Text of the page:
A couple of months ago, I asked my 7-year-old son which video games he wanted for Christmas. The list he handed back made for depressing reading.
At the top, of course:.
A video game version of social deduction games like Mafia or Werewolf,it threatens to swallow up all other forms of entertainment — movies, TV, toys, everything — like a snack-size bag of Skittles.
Second was Roblox, a weird set of creation tools kids mostly use to create, upload and then play with an endless list of grim video game ripoffs. Watching any child play Roblox is a fast-track to insanity. Brain worms in their purest form.
Third on the list: a game called “Zooba.” Zooba? What on God’s green earth is Zooba?
A cursory Google search says Zooba is a free-for-all battle royale combat game where animals fight to the death. But until my son clumsily spelled it out on a purple Post-it note, I’d literally never heard of Zooba. I still only have a rudimentary idea what the hell it is. And, to be honest, I’m not sure I want to delve deeper into that rabbit hole.
Kids — mainly my kids — have terrible, terrible taste in video games.
As a journalist who’s spent the majority of his career covering video games, my home is a treasure trove that most adults, let alone kids, would salivate over. We have a PS5, two Nintendo Switches, an Xbox Series X and easy access to almost every major video game release, sometimes weeks in advance.
With practically every classic major release of the last decade at their fingertips, my children choose these strange, bottom-feeder, free-to-play iPad games about doing flips on a BMX. Human Fall Flat, a weird-ass game about… humans falling flat I guess. Who the hell knows?
For a period of two months, my children played nothing but Goat Simulator, a meme game, essentially, that was strange when it was first released seven years ago, in 2014.
They could be playing Mario, or Rayman Legends, or Ori and the Will of the Wisps. They could be playing anything except Goat Simulator!
These choices don’t come in a vacuum. Driven by YouTubers and amplified by strange algorithms, they manifest in the evolutionary swamp of the playground, where — between flossing and dabbing, presumably — children swap tips on which terrible video games they should torture their parents with next. Kids no longer play tag or hide-and-seek. No, they designate “imposters” and play Among Us, before heading home to beg hapless parents to install Fortnite on iPads designed for “homework.”
Later, they might trawl through the App Store, endlessly watching trailers for terrible free-to-play games designed to ruthlessly drain credit cards of their loot. It’s a constantly shifting nightmare, and the end result is grim: We have an entire population of children with god-awful taste in video games.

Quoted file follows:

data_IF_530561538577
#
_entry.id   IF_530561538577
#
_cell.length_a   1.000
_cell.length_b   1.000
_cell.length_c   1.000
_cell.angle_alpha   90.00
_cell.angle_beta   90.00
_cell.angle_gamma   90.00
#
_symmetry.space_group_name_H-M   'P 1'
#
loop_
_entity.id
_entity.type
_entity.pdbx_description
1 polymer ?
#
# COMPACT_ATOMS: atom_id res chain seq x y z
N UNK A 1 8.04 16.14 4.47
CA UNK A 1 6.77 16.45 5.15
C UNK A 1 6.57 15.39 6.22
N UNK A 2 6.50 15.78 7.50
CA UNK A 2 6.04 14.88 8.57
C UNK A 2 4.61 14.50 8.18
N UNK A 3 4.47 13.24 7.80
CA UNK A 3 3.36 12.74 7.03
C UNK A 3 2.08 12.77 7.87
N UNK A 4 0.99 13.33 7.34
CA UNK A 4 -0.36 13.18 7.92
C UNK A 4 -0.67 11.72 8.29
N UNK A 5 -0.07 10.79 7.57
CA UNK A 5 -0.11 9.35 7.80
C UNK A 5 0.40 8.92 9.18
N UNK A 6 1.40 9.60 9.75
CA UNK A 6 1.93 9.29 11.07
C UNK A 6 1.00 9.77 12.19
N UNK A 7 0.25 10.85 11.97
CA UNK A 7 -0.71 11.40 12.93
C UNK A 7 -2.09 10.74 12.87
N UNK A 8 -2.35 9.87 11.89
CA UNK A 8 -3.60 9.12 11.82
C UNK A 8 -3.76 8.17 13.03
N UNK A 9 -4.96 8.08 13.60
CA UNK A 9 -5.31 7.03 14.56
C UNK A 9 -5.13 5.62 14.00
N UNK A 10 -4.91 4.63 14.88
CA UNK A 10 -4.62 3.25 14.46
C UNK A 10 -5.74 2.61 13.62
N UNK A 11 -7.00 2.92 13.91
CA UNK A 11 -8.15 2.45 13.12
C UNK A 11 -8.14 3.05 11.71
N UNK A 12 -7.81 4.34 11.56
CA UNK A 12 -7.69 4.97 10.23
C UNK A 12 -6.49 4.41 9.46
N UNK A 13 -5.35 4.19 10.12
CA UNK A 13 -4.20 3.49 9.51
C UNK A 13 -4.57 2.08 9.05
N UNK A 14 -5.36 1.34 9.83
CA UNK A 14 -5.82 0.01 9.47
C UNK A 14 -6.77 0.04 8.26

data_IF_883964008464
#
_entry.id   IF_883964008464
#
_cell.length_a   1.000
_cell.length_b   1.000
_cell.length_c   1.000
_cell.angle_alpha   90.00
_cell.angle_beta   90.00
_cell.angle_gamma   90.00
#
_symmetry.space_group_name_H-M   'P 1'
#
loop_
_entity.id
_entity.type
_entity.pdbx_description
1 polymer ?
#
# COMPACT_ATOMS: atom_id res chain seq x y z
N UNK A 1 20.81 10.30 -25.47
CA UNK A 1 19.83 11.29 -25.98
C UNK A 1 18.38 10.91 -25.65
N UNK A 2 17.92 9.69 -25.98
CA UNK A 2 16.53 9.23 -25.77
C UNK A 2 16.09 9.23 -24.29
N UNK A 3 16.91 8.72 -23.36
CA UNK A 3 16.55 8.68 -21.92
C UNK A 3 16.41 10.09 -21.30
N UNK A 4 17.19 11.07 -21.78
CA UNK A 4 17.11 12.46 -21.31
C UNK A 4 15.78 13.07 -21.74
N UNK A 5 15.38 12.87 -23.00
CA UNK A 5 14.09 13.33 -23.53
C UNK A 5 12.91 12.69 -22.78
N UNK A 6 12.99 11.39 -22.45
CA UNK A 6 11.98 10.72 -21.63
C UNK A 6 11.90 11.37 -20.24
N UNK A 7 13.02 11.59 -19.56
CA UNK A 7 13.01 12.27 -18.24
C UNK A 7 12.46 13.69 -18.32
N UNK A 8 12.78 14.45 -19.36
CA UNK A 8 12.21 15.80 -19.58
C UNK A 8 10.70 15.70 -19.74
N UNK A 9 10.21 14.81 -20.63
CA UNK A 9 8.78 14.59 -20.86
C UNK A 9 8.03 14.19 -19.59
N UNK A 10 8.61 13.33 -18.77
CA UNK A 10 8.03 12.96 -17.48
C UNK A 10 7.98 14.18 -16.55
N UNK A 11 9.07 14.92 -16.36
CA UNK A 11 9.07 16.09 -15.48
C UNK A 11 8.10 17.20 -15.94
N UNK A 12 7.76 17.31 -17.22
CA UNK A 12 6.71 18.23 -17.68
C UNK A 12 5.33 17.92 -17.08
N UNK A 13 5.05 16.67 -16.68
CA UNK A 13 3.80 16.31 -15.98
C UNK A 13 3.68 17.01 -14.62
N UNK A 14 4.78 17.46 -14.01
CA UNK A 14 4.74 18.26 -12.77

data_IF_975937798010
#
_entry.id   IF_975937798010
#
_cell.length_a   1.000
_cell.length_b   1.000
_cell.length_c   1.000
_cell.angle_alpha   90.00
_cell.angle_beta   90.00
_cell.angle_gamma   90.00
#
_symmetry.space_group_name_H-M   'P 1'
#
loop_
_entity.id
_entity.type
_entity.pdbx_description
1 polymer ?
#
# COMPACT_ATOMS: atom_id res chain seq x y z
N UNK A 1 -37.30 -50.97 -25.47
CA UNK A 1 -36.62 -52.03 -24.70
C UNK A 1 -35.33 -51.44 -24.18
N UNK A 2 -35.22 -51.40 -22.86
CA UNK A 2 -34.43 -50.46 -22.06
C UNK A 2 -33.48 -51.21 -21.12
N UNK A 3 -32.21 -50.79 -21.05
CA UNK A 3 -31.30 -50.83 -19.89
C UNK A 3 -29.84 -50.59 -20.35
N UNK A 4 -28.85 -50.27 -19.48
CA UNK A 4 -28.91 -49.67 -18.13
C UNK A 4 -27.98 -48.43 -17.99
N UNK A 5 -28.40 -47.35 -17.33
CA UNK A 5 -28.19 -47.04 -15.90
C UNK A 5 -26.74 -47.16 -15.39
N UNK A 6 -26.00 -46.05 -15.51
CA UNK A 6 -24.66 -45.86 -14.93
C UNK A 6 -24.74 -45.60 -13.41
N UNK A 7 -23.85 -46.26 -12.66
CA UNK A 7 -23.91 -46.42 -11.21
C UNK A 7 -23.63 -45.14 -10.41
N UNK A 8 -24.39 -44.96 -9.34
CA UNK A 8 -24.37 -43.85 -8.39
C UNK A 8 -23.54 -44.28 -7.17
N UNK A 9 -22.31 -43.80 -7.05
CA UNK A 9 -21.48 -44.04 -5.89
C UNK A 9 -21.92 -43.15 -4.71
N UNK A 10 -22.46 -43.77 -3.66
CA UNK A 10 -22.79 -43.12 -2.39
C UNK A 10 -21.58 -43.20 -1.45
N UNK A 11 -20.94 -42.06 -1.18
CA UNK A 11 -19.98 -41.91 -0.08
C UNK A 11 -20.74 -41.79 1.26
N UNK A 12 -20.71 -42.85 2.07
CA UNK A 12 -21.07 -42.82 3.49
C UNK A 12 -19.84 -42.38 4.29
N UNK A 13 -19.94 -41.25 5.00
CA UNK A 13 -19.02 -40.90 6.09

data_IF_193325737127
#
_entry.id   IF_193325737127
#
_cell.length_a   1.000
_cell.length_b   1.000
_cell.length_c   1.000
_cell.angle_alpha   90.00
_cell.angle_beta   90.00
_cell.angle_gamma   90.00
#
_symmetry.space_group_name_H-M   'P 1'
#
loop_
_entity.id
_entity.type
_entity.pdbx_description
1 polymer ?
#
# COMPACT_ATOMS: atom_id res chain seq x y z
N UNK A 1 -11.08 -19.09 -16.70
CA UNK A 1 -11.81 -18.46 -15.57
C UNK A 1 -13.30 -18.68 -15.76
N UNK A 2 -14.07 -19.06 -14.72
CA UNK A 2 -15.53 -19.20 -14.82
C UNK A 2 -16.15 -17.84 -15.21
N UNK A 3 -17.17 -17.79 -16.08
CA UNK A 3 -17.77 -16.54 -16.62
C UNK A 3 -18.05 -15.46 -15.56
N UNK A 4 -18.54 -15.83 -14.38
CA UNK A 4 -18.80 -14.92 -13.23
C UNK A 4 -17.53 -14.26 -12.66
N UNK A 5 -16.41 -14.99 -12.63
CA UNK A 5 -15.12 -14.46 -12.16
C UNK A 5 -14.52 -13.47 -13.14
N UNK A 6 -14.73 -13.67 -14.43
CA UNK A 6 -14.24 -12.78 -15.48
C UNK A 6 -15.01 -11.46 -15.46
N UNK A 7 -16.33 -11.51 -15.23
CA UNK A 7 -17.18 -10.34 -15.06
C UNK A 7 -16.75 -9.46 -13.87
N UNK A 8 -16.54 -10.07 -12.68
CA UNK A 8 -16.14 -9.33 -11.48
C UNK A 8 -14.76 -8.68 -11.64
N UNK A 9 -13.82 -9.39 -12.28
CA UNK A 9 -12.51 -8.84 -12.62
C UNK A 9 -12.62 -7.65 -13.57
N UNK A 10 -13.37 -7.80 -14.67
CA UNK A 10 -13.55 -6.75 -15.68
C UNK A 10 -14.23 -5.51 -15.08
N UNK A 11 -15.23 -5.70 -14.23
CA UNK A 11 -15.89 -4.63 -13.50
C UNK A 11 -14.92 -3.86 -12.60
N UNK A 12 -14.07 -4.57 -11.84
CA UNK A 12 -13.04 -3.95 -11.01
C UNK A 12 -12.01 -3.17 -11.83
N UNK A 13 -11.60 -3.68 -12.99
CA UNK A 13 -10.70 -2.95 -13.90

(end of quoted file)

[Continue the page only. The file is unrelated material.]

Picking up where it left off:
I didn’t anticipate this. Once, as a child-free (read: care-free) adult, I always imagined myself being a “cool dad.” I like new music, I get… stuff, I pass the “vibe check.” Never in my wildest nightmares did I imagine my precious video games would be the medium that made me feel like an out-of-touch grandad refusing to move with the times, but here we are.
But is this the same thing? Have I become my parents, radio dials glued to classic rock, complaining about hip-hop not being “real music”? That’s definitely part of it.
Yet Roblox and [shudder] bloody Zooba aren’t Grandmaster Flash and Kool Herc. It’s hardly a seismic shift that stubborn middle-aged brains can’t adapt to. More like children being collectively and uncritically gazumped by apps and algorithms beyond their understanding. My son doesn’t know that free-to-play mechanics are often exploitative. He’s seven. He doesn’t really understand the difference between a finely crafted experience like Mario Galaxy and Lucky’s Tale. He’s just happy to have a controller in his hand.
The kids are all right, I suppose — and it’s my job to steer mine right. I get that. But the tide is strong. The politics and peer pressure of the playground are a heavy weight for any parent to push back against, particularly when boosted by social media and YouTube. But I’m trying. I’m trying my damnedest to teach my kids what a good video game looks like. To foist my own tastes upon them like all good parents should, goddammit.
The sooner these wee buggers learn to like what I like, the better. That’s what being a parent is all about, right?